A German 19th-century physicist and chemist who in 1833 discovered creosote carbolic acid by distillation from wood-tar. Baron Karl von Reichenbach, like his contemporaries Joseph Priestley in England and Alessandro Volta in Italy, was interested in the process known as destructive distillation the reducing of an element to its basic components, usually by means of heat. Reichenbach applied destructive distillation to wood and wood products. In 1830 he discovered that some woods, when distilled, produced a flammable waxy substance that he called paraffin (now known as paraffin wax). In 1832, he found that the wood of the beech tree, when distilled, produced a slightly yellowish liquid that burned easily and gave off a strong smell. Further experimentation led Reichenbach to discover that the liquid, which he named Kreosot (creosote), could function as a preservative for other wooden products, keeping them safe from attack by wood-eating insects.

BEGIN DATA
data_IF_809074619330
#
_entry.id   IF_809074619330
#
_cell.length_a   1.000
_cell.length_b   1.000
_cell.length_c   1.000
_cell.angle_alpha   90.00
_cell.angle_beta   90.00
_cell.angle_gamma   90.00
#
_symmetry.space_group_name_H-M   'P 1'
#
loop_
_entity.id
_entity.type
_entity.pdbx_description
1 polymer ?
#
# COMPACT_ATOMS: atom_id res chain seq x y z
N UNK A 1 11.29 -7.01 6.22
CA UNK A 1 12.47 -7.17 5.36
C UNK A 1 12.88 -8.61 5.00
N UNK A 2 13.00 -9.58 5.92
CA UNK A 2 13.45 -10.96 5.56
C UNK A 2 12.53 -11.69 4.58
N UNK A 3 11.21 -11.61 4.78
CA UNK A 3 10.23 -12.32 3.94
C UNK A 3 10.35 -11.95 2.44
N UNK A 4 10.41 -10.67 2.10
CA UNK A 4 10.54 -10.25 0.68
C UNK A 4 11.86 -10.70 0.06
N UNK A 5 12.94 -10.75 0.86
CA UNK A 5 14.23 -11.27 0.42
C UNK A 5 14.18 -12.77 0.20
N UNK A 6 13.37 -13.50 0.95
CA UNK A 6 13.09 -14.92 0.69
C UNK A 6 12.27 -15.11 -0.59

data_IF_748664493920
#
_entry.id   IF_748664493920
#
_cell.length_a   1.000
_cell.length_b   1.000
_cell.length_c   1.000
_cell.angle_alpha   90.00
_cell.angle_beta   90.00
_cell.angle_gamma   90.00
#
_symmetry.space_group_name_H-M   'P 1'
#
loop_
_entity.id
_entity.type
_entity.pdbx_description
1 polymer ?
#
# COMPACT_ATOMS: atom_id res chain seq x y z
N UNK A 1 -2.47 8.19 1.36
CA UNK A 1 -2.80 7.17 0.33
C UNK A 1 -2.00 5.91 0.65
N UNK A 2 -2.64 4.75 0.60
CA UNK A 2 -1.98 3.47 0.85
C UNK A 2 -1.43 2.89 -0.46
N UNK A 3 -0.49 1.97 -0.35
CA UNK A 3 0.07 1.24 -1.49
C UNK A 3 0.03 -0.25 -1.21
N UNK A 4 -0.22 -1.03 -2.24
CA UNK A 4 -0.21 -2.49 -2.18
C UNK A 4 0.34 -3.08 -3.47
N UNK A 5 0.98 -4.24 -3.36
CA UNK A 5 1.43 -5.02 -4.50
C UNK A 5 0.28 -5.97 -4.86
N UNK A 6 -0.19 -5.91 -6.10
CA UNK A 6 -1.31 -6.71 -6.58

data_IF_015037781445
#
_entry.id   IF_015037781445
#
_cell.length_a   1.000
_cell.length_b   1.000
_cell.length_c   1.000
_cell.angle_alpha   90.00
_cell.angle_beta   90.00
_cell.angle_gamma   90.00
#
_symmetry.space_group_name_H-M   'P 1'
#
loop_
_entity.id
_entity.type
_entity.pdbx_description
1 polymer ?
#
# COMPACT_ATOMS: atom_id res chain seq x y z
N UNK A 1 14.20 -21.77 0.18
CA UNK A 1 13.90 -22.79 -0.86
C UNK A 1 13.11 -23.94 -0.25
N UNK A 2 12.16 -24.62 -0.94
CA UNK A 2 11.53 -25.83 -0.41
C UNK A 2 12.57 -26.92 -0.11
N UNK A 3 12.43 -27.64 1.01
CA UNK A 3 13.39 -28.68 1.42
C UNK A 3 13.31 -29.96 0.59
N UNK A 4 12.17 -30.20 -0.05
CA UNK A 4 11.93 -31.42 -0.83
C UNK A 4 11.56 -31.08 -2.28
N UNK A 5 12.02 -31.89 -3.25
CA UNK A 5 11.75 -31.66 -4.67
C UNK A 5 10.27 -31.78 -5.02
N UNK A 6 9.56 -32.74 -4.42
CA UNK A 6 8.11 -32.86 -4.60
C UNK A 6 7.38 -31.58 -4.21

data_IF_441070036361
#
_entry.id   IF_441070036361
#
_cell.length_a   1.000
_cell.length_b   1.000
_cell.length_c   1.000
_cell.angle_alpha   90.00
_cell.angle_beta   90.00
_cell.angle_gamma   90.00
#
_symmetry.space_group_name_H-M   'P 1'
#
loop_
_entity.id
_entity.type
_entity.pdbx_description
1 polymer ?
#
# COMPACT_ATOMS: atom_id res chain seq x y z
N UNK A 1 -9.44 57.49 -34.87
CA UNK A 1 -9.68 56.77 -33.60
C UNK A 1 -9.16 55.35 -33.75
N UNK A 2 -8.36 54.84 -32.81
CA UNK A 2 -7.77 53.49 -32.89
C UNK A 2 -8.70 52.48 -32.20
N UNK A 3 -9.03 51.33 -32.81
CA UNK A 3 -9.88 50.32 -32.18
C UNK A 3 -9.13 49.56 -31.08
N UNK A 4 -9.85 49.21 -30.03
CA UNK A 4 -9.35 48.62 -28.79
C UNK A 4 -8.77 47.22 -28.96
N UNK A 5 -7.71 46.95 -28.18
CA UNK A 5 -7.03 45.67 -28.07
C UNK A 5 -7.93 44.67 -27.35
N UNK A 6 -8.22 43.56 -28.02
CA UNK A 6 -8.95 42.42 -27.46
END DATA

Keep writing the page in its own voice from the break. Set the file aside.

Creosote and paraffin quickly became important during the Industrial Revolution then taking place in Europe. Paraffin wax was cheaper than beeswax and could easily be made into candles. Like wax, too, it could be used to treat cloth in order to make it waterproof. In addition to its preservative qualities, creosote proved to be a fine antiseptic, and, as medical knowledge improved throughout the 19th century, creosote came into wide use as a means of preventing infections in hospitals, particularly in surgical procedures.